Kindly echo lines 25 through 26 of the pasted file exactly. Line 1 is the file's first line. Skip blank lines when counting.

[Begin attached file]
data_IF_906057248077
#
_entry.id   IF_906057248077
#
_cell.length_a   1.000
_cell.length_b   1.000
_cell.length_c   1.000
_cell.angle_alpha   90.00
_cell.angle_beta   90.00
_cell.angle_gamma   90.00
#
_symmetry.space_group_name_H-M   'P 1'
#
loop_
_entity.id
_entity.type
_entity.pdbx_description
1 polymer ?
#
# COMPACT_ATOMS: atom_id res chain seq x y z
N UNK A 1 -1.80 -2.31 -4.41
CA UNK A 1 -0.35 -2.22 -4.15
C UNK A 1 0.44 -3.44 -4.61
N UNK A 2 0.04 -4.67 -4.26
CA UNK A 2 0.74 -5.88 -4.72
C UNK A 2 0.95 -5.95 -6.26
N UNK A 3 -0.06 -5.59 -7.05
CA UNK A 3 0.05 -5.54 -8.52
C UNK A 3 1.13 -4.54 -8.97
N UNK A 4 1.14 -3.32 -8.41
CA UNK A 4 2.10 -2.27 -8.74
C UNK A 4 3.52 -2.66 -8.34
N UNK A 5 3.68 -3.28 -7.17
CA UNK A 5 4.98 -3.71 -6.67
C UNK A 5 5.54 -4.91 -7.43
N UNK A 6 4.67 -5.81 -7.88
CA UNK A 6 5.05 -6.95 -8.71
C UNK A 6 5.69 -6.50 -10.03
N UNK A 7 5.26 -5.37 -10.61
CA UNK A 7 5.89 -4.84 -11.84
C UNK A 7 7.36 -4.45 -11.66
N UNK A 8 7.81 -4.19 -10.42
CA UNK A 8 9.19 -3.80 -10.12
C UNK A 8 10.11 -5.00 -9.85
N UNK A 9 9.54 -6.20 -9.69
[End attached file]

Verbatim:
CA UNK A 2 0.74 -5.88 -4.72
C UNK A 2 0.95 -5.95 -6.26